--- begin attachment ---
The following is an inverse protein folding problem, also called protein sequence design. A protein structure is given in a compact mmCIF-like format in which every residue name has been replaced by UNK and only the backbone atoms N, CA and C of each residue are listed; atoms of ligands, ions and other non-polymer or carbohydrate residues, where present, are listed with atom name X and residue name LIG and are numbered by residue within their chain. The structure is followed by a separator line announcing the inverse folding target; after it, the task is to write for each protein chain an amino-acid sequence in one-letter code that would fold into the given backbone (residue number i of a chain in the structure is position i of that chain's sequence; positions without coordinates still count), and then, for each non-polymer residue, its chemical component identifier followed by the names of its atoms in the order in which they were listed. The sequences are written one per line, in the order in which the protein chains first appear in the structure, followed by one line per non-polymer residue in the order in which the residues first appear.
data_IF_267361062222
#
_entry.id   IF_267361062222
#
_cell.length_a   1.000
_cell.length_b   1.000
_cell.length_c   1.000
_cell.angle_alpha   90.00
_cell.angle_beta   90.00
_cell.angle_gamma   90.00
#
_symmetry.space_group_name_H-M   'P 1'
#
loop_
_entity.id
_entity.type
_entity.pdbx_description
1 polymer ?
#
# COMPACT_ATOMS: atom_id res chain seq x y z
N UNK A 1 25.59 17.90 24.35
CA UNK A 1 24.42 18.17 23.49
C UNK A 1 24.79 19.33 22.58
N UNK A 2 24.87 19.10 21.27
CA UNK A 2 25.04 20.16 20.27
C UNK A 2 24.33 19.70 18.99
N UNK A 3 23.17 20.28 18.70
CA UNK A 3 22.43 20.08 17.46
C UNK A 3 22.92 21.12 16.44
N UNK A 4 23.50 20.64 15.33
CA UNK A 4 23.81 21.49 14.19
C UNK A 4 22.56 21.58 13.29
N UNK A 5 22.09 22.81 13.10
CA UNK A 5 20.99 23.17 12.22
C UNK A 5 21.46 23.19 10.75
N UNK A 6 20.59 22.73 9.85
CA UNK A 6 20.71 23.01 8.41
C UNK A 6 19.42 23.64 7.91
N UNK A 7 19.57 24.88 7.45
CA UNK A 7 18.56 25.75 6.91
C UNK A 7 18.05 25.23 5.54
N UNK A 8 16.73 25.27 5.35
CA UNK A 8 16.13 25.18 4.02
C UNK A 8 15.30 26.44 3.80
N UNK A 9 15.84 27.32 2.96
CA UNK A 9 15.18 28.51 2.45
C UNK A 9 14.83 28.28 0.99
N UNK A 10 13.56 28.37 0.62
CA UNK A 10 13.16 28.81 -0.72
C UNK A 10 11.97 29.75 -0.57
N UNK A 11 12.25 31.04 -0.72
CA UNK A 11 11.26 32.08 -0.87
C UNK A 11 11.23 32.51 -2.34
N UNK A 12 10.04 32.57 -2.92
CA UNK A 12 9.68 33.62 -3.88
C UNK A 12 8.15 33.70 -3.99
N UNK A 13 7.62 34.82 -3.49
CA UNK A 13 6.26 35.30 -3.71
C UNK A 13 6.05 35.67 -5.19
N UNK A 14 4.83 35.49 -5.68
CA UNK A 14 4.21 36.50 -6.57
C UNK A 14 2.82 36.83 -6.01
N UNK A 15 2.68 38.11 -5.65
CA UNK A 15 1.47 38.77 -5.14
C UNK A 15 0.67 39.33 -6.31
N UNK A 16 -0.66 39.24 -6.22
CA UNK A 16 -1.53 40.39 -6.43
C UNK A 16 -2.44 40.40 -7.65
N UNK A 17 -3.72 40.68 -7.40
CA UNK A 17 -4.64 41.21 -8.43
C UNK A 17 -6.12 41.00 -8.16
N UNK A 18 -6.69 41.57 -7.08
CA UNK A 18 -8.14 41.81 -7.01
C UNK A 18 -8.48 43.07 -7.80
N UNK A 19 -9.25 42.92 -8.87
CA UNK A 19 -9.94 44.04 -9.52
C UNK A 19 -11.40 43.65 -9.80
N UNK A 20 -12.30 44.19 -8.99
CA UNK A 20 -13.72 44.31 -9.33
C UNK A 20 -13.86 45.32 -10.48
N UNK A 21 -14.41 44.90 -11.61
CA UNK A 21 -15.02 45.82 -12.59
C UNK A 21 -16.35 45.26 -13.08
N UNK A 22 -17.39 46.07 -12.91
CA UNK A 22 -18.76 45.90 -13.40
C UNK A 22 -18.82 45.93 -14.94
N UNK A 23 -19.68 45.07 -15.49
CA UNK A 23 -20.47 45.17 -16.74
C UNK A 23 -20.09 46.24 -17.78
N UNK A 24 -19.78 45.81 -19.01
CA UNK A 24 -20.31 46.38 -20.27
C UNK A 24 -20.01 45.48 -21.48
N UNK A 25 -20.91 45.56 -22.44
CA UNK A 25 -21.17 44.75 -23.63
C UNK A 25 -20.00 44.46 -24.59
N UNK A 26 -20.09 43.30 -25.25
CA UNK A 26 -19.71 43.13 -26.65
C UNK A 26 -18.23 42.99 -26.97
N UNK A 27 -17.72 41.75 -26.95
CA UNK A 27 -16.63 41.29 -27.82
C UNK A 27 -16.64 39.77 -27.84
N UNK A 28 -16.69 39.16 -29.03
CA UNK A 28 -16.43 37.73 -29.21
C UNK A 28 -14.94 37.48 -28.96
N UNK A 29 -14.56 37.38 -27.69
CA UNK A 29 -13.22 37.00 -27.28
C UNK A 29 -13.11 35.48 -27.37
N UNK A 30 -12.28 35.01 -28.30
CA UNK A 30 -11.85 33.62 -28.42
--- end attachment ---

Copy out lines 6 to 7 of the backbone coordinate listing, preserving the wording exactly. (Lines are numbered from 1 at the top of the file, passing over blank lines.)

_cell.length_a   1.000
_cell.length_b   1.000